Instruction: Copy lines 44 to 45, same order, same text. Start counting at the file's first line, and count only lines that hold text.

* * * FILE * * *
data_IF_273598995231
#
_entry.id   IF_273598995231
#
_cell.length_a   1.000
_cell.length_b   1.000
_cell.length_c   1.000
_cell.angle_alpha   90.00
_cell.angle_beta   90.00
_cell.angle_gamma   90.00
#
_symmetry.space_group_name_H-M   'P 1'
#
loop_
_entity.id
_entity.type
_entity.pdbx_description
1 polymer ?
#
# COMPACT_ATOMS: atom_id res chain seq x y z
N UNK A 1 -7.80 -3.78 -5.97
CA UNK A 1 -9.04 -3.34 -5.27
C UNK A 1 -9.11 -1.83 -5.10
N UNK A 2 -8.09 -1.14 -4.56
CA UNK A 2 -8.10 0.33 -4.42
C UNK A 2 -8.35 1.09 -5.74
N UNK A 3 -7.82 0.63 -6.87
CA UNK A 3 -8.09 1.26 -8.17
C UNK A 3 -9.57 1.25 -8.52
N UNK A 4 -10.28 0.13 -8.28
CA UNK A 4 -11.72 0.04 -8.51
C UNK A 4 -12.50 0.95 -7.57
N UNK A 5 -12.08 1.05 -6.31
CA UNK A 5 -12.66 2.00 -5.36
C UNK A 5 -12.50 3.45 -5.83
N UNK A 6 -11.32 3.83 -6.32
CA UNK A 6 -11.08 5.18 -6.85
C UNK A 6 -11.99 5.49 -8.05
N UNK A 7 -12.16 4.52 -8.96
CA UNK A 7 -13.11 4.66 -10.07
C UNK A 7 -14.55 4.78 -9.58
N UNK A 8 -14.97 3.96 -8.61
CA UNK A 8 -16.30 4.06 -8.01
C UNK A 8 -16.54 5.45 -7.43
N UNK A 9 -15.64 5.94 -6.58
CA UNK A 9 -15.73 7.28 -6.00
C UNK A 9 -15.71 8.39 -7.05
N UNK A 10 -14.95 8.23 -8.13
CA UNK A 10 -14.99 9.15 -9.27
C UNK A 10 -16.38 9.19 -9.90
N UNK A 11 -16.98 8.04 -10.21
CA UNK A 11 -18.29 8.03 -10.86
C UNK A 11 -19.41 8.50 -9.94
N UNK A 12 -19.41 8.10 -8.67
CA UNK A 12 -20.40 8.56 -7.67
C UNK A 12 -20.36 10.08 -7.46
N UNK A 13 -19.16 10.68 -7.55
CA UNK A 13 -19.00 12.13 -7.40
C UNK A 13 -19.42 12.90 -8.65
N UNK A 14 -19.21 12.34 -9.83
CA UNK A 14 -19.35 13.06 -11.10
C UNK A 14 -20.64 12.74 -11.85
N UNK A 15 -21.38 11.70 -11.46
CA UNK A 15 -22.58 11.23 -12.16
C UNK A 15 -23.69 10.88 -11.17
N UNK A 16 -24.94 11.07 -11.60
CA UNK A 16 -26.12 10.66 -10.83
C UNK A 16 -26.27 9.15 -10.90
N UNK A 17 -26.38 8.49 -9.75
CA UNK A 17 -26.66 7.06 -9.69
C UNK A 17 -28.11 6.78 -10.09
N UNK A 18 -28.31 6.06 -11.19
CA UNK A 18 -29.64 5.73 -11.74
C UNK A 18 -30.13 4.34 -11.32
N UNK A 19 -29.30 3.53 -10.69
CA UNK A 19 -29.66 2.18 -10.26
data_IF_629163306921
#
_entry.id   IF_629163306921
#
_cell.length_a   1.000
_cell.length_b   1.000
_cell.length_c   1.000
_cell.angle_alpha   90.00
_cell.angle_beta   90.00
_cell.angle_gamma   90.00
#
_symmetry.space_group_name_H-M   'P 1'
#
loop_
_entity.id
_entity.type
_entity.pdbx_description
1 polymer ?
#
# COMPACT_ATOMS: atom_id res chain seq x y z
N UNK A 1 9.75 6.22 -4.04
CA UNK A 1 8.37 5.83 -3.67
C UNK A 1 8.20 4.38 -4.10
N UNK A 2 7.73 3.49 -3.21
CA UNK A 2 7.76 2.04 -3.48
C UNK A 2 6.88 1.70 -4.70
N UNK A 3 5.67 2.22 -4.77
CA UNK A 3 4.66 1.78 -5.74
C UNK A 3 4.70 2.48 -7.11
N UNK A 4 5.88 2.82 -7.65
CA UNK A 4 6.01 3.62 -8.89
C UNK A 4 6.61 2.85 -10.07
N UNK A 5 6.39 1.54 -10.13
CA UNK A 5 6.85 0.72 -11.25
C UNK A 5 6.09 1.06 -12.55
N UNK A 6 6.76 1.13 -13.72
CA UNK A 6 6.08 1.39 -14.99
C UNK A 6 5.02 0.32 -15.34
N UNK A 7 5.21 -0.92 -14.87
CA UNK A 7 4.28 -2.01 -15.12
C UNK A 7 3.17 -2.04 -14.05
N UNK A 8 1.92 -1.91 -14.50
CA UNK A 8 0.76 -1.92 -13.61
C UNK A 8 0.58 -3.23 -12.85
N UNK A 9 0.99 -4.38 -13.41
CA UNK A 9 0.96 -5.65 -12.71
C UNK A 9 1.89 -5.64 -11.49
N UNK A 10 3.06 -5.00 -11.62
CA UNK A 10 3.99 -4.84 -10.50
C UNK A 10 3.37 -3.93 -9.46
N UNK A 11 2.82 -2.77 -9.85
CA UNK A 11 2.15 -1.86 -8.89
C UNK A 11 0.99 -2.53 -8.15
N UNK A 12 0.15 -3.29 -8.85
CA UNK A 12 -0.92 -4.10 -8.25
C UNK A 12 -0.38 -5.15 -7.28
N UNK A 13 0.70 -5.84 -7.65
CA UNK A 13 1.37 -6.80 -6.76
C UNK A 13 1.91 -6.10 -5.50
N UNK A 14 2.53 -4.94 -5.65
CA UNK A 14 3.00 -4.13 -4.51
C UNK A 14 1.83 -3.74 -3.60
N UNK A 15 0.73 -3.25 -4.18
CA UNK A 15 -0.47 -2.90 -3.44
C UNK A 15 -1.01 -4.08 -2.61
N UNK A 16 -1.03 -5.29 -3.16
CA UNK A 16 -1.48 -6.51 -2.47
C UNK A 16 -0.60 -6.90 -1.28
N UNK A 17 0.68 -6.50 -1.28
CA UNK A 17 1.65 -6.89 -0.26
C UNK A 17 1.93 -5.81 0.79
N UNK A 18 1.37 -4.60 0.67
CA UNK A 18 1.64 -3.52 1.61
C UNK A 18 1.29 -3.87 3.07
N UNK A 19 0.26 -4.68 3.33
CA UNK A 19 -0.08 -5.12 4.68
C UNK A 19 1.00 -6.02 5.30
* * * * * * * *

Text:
C UNK A 8 -16.54 5.45 -7.43
N UNK A 9 -15.64 5.94 -6.58